Buzz and I both like babka, which is a traditional Jewish dessert from eastern Europe with cinnamon or chocolate braided throughout a sweet bread-cake. There’s another related dessert called baba, which is essentially the same cake but with fruit or chocolate covering the top instead of mixed into the middle.
And then there’s… this.
- For each baba:
- 4 slices thin-sliced white bread
- 1 tablespoons butter
- 1 teaspoon rum or rum extract
- sprinkle of cinnamon sugar
- 1/2 cup Mott’s Apple Sauce
- 1 maraschino cherry
- For each baba, cut 4 diminishing circles of thin-sliced bread.
- Then spread butter mixed with rum or rum flavoring, on each slice.
- Sprinkle with cinnamon-sugar.
- Spread generously with Mott’s Apple Sauce.
- Stack in a pyramid, top with a cherry.
This seems like a nice quick shortcut — instead of baking a cake, we can just buy sliced bread, cover it with buttered rum and sugar and applesauce, and call it cake. Why, this might just be the best thing since sliced bread!
I started off cutting circles of bread. The loaf we’d bought was more rectangular than square, so I needed to cut semi-circles from some slices to make up the larger slices.
“Butter mixed with rum” isn’t exactly a straightforward instruction. I softened two tablespoons of butter, added a tablespoon of rum, and tried creaming it. That didn’t hold together very well (fats and liquids don’t play nice), so I threw in a tablespoon of sugar and whipped it on high speed…. which sort of worked better.
The rum eventually leaked out, but it was cohesive enough that I could spread it on bread. After that, final assembly was very easy.
Buzz’s tasting costume for this evening is a kerchief, reminiscent of a Russian grandmother… or baba.
Verdict: Good, but could be better.
Between the butter, rum, and applesauce, the bread became moist enough that it really did remind us of cake. The applesauce was unfortunately bland in contrast, though, and the uneven rum butter meant that some bites were very rummy and others were strangely buttery. Use plenty of sugar, and go light on the cinnamon.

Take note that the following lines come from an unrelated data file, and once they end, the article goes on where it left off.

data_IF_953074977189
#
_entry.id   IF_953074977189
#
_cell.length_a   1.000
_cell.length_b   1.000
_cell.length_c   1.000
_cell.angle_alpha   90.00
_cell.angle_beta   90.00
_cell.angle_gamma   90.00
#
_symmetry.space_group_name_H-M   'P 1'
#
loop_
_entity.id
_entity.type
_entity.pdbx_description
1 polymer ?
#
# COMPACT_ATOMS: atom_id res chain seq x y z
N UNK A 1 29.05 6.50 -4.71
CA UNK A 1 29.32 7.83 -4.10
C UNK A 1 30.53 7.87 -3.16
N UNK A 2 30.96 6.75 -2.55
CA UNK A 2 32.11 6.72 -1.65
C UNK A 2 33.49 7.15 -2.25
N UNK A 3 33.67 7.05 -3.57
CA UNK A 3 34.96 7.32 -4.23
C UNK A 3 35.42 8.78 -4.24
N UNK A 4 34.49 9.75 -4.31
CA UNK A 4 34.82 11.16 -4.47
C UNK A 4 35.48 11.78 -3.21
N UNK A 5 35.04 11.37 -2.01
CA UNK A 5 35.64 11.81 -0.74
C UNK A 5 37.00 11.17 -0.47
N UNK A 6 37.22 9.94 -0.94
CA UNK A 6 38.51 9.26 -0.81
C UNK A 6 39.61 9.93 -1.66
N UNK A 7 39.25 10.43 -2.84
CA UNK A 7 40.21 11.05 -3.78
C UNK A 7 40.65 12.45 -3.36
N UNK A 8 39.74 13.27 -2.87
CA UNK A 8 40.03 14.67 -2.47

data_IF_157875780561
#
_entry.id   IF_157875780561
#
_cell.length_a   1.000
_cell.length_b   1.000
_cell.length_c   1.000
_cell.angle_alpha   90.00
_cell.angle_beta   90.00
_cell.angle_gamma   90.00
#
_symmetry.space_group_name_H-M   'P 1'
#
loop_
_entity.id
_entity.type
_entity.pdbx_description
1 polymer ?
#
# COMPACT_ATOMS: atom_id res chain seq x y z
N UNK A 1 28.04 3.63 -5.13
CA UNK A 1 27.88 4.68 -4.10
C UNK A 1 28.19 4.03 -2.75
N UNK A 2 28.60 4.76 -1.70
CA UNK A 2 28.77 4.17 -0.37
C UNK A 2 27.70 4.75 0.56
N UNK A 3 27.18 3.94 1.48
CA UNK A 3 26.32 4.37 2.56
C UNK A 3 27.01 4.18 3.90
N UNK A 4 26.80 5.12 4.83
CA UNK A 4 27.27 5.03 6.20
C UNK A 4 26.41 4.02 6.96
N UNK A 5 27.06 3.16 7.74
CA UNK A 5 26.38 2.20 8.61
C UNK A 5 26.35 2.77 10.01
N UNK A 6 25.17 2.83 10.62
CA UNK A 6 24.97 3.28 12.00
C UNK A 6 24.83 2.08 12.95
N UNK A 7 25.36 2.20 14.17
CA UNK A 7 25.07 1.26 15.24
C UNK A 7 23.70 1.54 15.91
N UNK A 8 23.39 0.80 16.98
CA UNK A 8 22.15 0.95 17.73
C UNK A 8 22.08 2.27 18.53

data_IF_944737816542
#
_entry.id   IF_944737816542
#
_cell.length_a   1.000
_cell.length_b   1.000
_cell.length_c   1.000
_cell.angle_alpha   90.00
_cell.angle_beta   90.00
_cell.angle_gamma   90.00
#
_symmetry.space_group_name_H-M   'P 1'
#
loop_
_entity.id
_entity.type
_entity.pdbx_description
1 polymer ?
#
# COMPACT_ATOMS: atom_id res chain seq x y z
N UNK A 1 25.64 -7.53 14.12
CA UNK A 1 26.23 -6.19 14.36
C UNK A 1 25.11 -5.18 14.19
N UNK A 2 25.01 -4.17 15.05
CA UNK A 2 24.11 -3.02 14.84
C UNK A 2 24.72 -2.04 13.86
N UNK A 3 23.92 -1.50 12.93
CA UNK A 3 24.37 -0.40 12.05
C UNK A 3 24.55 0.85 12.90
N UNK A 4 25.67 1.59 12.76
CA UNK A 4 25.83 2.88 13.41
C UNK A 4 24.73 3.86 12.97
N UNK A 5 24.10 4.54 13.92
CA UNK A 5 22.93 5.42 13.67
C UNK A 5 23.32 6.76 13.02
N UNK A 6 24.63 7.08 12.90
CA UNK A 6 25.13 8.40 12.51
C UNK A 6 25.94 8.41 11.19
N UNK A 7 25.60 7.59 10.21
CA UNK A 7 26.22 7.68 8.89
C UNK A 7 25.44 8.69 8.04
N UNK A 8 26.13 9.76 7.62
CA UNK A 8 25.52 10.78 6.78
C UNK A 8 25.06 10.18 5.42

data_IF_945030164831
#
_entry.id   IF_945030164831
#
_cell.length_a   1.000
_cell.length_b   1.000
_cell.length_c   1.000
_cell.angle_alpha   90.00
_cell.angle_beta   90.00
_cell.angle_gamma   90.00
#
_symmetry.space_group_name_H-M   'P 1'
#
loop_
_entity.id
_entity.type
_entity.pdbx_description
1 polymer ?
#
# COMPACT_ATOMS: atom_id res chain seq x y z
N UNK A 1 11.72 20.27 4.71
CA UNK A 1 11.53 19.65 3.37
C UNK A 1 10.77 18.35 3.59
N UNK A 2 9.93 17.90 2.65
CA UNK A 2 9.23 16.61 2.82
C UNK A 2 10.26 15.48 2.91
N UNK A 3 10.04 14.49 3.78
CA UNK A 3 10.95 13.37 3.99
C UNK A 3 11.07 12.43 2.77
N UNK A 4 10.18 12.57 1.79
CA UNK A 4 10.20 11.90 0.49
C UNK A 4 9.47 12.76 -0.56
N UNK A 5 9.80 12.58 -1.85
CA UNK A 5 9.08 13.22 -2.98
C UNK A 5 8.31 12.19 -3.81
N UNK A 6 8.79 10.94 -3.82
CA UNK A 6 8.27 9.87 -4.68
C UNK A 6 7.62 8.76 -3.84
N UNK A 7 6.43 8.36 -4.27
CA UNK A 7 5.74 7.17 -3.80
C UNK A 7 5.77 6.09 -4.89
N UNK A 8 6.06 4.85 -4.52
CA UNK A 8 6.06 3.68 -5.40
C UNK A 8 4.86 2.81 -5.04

Strikes me you might be better off mixing the rum with the apple sauce.
In “Babette’s Feast” Babette serves Baba au Rhum with glace’ fruits as the dessert course of the dinner, though not, of course, with white bread and apple sauce. As for the butter and rum mixture, butter and liquid definitely do not mix (did anyone at these companies ever test the recipes before printing them in their advertising?). I’d make a brandy butter instead (butter, confectioners sugar, and brandy–substitute rum in this case–creamed together). Pound cake might also be good instead of the white bread. With a high quality apple sauce, or better yet homemade apple sauce, this could be a really delicious creation. Admittedly, however, it might not be very mid-century after all those changes.
I want to hang out with Buzz.
Love how Buzz dressed for the “occasion.” This looks to be one of those recipes that would have to be tried to be believed. Buzz deserves a really good dessert after that one.
Your blog has had me cracking up, you are a brave woman to attempt these insanely weird recipes. I lost it when I saw Buzz’s ‘tasting bonnet’ lol. Will be a regular follower, keep up the laughs XD
_I_ want to hang out with DAN. That sounds yummy, Dan. Would drizzled chocolate work with the apple, do you think? 😀
I think he has almost as much fun thinking of themed clothing as he does tasting the food. Possibly more, in some cases…
Whenever you visit Columbia, SC let us know, we’ll have a guaranteed insane evening of food…
The pound cake might be almost too sweet and/or rich, but I absolutely agree with the other suggestions. It’s great when these weird old ideas provide modern inspiration…
I bet using powdered sugar in the butter/rum would help hold it together better because of the cornstarch in the powdered sugar. And apple butter would probably be tastier than applesauce. More complex in flavor, anyway.
I’m wondering if you could just let the butter soften to room temperature, then incorporate the rum, kind of mixing and mashing it in, until you have something smooth and well-incorporated.
I’ve made honey butter that way, and, admittedly, honey has a different texture than rum, but I’m thinking maybe that would work.